Jeremiah 48:11-12. Moab hath been at ease — Or, hath been opulent, as the Chaldee renders שׁאנן, from his youth — Moab was an ancient kingdom, and had enjoyed great tranquillity, though a small country and surrounded with potent neighbours. It had now been in a state of peace and prosperity since the time of Shalmaneser, having experienced no particular calamity since the judgment foretold by Isaiah, and inflicted by that prince; so that there were forty years between that affliction and this here spoken of. The comparison between the state of the Moabites and that of wine is elegant, and is kept up with great propriety. All wines, it is said, ought to be kept for some time upon their lees, in order to preserve their strength and flavour; on which account the lees are expressed by a word that signifies the preservers. Wine is apt to be damaged by being drawn off too soon into other vessels. By this allegory, therefore, Moab is represented as having enjoyed singular advantages from having constantly remained in his own country ever since he became a people. And the prophet’s words imply, that the Moabites had increased in pride and insolence in proportion to the duration of their national tranquillity and prosperity. Behold, saith the Lord, I will send unto him wanderers — The Chaldean soldiers, that come out of a foreign country. These shall make a prey of him, and carry off as much of his wealth as they can, and spoil the rest. Blaney thinks the allegory begun in the preceding verse, is here continued and accordingly renders וצעים, tilters, observing, that the Chaldeans, who are here designed, “should lower the vessels of Moab, namely, the cities, and empty them; and also break to pieces their bottles or pitchers, that is, destroy the lesser towns and villages, dependant on the cities; to which the bottles, or pitchers, answer, being filled with the redundancy of the larger vessels.”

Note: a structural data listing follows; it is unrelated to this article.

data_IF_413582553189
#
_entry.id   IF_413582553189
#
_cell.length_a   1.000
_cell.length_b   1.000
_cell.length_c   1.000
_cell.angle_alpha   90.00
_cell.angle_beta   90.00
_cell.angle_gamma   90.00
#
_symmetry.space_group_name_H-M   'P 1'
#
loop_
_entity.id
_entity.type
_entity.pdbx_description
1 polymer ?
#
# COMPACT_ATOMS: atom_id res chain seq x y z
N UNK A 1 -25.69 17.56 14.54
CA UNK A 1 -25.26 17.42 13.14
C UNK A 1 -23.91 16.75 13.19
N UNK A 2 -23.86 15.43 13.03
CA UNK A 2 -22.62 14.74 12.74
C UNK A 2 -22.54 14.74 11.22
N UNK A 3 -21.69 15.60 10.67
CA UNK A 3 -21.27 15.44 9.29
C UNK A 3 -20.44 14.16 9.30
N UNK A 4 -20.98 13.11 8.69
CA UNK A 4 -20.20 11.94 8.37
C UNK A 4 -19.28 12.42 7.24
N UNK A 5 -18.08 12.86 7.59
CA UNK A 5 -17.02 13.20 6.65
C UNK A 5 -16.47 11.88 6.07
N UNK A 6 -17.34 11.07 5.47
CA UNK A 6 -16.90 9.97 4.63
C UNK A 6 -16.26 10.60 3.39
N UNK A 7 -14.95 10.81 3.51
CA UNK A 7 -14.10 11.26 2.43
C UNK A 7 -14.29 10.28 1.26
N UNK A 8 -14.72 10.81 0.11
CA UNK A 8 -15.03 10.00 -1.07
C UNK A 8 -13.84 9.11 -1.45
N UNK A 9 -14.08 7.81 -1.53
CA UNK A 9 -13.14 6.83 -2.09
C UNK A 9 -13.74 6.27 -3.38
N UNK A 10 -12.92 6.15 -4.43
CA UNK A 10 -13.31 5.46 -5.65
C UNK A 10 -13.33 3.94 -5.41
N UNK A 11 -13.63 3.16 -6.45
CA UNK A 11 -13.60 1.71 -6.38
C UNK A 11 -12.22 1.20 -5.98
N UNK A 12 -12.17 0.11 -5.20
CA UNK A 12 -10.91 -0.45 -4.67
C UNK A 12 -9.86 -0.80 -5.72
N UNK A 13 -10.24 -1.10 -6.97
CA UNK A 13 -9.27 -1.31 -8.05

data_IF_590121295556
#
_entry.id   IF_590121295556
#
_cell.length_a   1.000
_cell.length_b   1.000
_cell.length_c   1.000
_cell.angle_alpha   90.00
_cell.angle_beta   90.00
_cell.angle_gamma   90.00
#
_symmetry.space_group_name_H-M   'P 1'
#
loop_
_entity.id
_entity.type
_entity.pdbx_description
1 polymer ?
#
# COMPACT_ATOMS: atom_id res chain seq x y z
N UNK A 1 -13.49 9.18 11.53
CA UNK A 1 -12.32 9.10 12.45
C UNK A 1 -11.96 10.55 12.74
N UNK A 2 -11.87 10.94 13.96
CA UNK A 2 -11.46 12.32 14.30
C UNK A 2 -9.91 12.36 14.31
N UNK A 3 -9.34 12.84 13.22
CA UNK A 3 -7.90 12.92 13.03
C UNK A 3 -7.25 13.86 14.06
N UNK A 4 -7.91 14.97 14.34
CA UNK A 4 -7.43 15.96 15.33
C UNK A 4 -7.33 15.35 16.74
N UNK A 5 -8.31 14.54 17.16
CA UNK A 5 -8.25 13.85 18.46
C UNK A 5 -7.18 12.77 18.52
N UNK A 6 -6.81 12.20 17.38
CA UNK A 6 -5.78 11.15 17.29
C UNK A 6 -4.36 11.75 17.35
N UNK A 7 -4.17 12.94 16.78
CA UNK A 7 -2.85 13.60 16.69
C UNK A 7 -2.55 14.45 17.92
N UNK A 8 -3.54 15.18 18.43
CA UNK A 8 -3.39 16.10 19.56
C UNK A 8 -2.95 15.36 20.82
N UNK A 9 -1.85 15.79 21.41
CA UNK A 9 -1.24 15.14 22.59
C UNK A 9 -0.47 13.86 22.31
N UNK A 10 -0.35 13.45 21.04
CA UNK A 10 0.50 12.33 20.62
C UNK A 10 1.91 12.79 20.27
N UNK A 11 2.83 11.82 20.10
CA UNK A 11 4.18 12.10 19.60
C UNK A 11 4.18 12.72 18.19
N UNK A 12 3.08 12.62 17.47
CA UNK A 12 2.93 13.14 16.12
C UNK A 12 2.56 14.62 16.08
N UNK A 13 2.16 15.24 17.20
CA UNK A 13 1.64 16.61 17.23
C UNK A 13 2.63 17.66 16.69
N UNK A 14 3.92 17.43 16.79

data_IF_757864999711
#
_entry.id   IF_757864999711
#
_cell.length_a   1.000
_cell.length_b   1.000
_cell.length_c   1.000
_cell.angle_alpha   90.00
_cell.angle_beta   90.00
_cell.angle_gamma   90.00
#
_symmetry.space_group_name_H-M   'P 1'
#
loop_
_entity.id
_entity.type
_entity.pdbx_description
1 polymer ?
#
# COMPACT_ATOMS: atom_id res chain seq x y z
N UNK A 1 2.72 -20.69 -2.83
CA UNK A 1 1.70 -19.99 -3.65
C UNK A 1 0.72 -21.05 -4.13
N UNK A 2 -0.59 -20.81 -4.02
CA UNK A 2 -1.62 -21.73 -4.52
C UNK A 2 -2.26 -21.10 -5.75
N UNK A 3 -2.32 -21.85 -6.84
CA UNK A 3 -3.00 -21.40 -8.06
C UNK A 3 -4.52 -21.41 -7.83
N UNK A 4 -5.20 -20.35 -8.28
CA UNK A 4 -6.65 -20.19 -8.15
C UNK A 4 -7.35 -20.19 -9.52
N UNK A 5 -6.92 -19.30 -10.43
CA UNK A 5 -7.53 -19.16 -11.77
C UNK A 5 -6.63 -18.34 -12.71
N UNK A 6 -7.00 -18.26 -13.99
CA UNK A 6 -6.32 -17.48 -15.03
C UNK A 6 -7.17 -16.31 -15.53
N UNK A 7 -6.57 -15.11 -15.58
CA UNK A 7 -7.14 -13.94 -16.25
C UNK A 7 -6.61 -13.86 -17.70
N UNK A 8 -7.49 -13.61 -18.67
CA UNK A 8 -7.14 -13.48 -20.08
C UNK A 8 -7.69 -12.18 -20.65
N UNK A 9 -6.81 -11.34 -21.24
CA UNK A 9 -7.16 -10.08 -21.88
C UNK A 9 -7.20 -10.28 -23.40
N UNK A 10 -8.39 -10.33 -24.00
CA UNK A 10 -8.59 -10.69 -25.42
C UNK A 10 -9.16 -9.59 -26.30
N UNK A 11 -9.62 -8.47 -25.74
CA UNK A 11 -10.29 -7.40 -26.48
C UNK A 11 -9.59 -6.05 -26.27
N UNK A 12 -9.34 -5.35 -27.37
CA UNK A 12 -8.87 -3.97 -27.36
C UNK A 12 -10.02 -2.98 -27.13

Jeremiah 48:13-17. And Moab shall be ashamed of Chemosh, &c. — They shall be disappointed in their expectations of succour from their tutelary idol, as the ten tribes have been in the trust they reposed in the calf they worshipped at Bethel. Moab is spoiled, and gone up out of her cities — The words out of are not in the Hebrew; therefore some render this clause, Moab is spoiled, and the cities to which she ascended; that is, those situated on high eminences. All ye that are about him bemoan him — His calamities are so great as must needs make all who see him, or have heard of his former fame and glory, bewail his misfortunes. How is the strong staff broken — A staff, or rod, is an emblem of authority, and thence comes to signify a kingdom, or government, especially such a one as oppresses its subjects, or neighbours, Isaiah 9:4; Isaiah 10:5.